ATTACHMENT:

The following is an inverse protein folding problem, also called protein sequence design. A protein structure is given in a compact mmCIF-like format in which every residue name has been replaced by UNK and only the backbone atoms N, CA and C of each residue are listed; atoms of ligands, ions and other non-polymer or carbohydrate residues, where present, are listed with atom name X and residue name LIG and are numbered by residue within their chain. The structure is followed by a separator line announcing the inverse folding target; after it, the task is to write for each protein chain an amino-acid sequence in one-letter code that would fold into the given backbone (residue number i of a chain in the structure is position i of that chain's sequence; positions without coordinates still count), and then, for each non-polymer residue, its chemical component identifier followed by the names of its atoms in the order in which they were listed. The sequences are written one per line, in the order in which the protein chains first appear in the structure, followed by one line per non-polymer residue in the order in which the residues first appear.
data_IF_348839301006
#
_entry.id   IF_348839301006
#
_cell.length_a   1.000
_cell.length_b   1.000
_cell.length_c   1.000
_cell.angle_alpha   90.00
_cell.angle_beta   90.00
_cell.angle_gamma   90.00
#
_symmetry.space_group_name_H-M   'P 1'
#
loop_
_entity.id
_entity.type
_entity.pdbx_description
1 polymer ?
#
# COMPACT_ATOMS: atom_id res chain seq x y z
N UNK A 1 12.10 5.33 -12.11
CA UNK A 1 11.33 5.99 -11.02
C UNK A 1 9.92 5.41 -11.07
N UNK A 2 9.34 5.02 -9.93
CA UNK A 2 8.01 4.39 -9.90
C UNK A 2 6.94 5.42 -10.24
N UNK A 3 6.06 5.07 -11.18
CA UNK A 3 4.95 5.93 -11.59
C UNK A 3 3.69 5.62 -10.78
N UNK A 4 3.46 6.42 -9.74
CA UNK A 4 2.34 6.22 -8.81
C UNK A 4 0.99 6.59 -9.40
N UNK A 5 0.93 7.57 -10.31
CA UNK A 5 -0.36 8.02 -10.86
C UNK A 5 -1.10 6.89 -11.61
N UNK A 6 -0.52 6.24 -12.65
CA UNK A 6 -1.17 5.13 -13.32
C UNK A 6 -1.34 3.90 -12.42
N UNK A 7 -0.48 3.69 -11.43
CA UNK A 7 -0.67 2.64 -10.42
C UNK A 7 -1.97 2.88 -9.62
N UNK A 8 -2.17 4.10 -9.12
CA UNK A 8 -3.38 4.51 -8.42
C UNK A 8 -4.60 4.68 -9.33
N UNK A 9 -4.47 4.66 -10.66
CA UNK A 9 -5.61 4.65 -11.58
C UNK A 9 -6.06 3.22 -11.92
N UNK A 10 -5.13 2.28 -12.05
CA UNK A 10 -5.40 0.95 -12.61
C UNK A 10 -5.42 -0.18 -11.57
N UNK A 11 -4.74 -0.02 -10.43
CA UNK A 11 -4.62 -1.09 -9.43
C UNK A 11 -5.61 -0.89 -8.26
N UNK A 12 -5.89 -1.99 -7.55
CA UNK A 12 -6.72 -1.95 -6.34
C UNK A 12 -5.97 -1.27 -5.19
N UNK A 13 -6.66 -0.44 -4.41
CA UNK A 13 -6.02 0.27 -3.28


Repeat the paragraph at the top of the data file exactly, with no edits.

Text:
The following is an inverse protein folding problem, also called protein sequence design. A protein structure is given in a compact mmCIF-like format in which every residue name has been replaced by UNK and only the backbone atoms N, CA and C of each residue are listed; atoms of ligands, ions and other non-polymer or carbohydrate residues, where present, are listed with atom name X and residue name LIG and are numbered by residue within their chain. The structure is followed by a separator line announcing the inverse folding target; after it, the task is to write for each protein chain an amino-acid sequence in one-letter code that would fold into the given backbone (residue number i of a chain in the structure is position i of that chain's sequence; positions without coordinates still count), and then, for each non-polymer residue, its chemical component identifier followed by the names of its atoms in the order in which they were listed. The sequences are written one per line, in the order in which the protein chains first appear in the structure, followed by one line per non-polymer residue in the order in which the residues first appear.